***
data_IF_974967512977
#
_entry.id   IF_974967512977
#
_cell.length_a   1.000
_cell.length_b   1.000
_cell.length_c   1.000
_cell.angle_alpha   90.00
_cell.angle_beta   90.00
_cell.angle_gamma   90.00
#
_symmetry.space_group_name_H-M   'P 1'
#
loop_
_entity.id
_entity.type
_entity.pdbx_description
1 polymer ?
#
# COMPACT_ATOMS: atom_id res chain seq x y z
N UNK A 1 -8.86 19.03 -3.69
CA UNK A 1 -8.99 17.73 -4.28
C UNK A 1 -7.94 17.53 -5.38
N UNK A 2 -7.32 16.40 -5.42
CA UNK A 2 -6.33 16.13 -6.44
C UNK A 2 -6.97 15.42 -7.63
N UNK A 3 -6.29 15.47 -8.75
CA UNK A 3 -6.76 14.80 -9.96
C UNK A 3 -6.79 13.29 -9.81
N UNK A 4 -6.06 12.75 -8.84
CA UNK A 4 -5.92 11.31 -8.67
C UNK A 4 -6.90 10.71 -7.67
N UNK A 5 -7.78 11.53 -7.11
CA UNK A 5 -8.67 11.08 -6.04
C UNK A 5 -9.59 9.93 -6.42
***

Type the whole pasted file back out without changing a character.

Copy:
data_IF_974967512977
#
_entry.id   IF_974967512977
#
_cell.length_a   1.000
_cell.length_b   1.000
_cell.length_c   1.000
_cell.angle_alpha   90.00
_cell.angle_beta   90.00
_cell.angle_gamma   90.00
#
_symmetry.space_group_name_H-M   'P 1'
#
loop_
_entity.id
_entity.type
_entity.pdbx_description
1 polymer ?
#
# COMPACT_ATOMS: atom_id res chain seq x y z
N UNK A 1 -8.86 19.03 -3.69
CA UNK A 1 -8.99 17.73 -4.28
C UNK A 1 -7.94 17.53 -5.38
N UNK A 2 -7.32 16.40 -5.42
CA UNK A 2 -6.33 16.13 -6.44
C UNK A 2 -6.97 15.42 -7.63
N UNK A 3 -6.29 15.47 -8.75
CA UNK A 3 -6.76 14.80 -9.96
C UNK A 3 -6.79 13.29 -9.81
N UNK A 4 -6.06 12.75 -8.84
CA UNK A 4 -5.92 11.31 -8.67
C UNK A 4 -6.90 10.71 -7.67
N UNK A 5 -7.78 11.53 -7.11
CA UNK A 5 -8.67 11.08 -6.04
C UNK A 5 -9.59 9.93 -6.42